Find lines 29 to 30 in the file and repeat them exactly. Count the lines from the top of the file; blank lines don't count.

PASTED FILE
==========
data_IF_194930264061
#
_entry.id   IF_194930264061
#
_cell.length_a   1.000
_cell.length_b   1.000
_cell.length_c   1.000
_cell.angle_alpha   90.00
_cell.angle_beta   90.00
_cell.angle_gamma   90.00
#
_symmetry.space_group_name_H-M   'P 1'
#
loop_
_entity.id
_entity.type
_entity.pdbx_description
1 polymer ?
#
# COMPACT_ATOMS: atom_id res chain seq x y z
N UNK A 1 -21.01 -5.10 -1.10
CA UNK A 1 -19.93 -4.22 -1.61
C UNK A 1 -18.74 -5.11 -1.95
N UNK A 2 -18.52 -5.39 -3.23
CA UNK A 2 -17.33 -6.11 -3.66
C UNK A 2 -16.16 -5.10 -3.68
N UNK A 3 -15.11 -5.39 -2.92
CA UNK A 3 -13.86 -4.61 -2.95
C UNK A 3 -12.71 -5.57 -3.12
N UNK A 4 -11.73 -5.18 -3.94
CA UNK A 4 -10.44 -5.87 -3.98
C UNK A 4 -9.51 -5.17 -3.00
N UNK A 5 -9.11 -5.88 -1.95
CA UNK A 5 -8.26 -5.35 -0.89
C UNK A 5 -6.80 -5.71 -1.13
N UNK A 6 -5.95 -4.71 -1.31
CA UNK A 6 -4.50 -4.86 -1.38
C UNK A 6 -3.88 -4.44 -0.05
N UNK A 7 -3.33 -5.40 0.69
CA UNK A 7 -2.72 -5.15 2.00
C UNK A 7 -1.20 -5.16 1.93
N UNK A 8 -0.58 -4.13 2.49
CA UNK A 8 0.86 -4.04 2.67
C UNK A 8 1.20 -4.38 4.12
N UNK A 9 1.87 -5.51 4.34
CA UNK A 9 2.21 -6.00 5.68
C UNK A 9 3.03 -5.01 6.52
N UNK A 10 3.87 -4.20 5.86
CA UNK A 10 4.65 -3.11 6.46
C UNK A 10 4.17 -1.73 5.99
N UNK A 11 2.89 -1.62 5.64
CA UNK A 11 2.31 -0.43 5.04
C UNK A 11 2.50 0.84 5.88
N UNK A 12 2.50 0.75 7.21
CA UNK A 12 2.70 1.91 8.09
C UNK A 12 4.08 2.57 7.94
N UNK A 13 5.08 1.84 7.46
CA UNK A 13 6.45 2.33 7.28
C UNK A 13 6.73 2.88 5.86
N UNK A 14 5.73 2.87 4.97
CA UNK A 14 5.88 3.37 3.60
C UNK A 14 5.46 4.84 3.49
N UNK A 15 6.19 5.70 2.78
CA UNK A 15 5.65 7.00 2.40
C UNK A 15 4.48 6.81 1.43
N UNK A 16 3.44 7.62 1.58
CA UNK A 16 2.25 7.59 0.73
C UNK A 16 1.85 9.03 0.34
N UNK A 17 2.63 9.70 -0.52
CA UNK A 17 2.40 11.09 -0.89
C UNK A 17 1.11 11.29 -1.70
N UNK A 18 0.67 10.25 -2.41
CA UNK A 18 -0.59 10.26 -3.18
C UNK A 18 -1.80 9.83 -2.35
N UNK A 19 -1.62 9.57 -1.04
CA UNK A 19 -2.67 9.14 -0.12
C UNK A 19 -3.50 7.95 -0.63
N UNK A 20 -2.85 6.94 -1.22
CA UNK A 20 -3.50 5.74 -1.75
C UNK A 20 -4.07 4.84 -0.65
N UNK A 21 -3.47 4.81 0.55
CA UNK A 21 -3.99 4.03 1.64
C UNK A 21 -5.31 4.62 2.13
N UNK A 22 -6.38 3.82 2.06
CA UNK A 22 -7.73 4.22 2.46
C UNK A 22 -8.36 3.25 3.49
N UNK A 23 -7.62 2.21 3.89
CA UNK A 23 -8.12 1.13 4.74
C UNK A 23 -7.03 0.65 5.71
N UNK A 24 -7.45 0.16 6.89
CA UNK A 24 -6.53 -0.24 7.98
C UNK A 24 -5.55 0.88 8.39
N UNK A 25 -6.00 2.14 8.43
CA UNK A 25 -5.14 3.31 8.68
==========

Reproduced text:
C UNK A 3 -12.71 -5.57 -3.12
N UNK A 4 -11.73 -5.18 -3.94